I finally found a legitimate reason to suck up the $25 (!) admission fee and check out Boston’s newest attraction. A decade after being destroyed by fire, the Tea Party ships are once again docked at Griffin’s Wharf, alongside a fancy new interactive museum.
The museum is a remarkable contrast to Boston’s other historic sites, calling on all kinds of bells and whistles to make sure you are paying attention and having a good time. Your hosts are actors decked out in period dress, playing the roles of Samuel Adams and other patriots, doing their best to incite a raving mob.
Visitors are also given historic names and identities and – in some cases – lines to read during the rowdy meeting. Everyone is encouraged to shout “Huzzah!” when they like what they hear or “Fie!” when they don’t. (This latter expression is accompanied by a highly offensive thumbing of the nose, which all the kids present seemed to appreciate.)
Once the patriots have rallied the support of the assembled, the mob makes their way onto the fully-rigged Eleanor (a full-scale replica of the actual ship) to throw crates of tea into the harbor.
It’s all good fun. But the actors also offer a pretty comprehensive explanation of the revolution’s most catalytic event. For $25 I would hope to learn something that I did not know before, and I did (which is more than I can say for the Duck Boat!). For example, the patriots took great care to destroy all the tea on board the ships, but none of the other cargo. Although the ships were swarming with hundreds of men, they were not damaged, save for one padlock that was broken. It was replaced the following day with a note of apology. Indeed, even the crew remained on board the ships, with promises that they would not be harmed.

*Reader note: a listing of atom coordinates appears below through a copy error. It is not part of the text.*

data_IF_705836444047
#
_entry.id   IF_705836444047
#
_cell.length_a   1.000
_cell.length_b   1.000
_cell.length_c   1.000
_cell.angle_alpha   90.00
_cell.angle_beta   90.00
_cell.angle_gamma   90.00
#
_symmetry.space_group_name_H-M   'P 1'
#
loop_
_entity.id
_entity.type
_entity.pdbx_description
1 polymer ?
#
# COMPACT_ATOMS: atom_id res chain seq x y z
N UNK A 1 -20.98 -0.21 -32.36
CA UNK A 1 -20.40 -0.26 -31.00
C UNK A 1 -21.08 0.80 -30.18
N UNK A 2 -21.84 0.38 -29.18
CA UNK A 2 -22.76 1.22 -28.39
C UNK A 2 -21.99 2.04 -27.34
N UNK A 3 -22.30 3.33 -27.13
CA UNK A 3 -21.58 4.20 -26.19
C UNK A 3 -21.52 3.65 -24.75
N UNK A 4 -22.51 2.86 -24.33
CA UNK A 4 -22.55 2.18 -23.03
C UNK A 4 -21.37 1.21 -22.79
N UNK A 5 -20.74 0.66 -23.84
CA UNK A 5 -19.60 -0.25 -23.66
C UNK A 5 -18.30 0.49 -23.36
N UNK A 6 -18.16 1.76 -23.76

After the uproar on board the Eleanor, the multimedia extravaganza commences. We witnessed a discussion between two holographic women “on the street” in December 1773, one a patriot and the other a Tory, demonstrating the divisiveness of this event. There is a somewhat hokey audio presentation about Robinson Half Chest, an authentic tea crate that is the museum’s one actual artifact. And there’s a virtual debate between the “portraits” of Sam Adams and King George (like the Hogwarts Headmasters in Harry Potter), which gives an overview of the Intolerable Acts.
The museum experience ends with a video about Paul Revere and William Dawes’ rides and the first battle on Lexington Green on April 19, 1775. I liked the video, which dramatizes the events we have read so much about, though I could have done without the sing-along of My Country Tis of Thee at the end.
The whole thing takes an hour, though you can return to the Eleanor and the whaler Beaver to explore independently and spend as much time as you want.
I still think the admission price is awfully hefty, but it’s probably worth it if you take advantage of one of the promotional deals. (Eg, in winter, admission is free if you purchase a tour on the Old Town Trolley.) There’s also a 10% discount if you buy your ticket online.
In short, it’s a fun way for school-age children to learn about and actually participate in the Boston Tea Party. It’s not for toddlers and younger kids, though. My twins stayed at home. If you have wee ones, take them next door to the Children’s Museum.
- Peapod Travel Tents by Kidco – Recall
- Pura Vida, here we come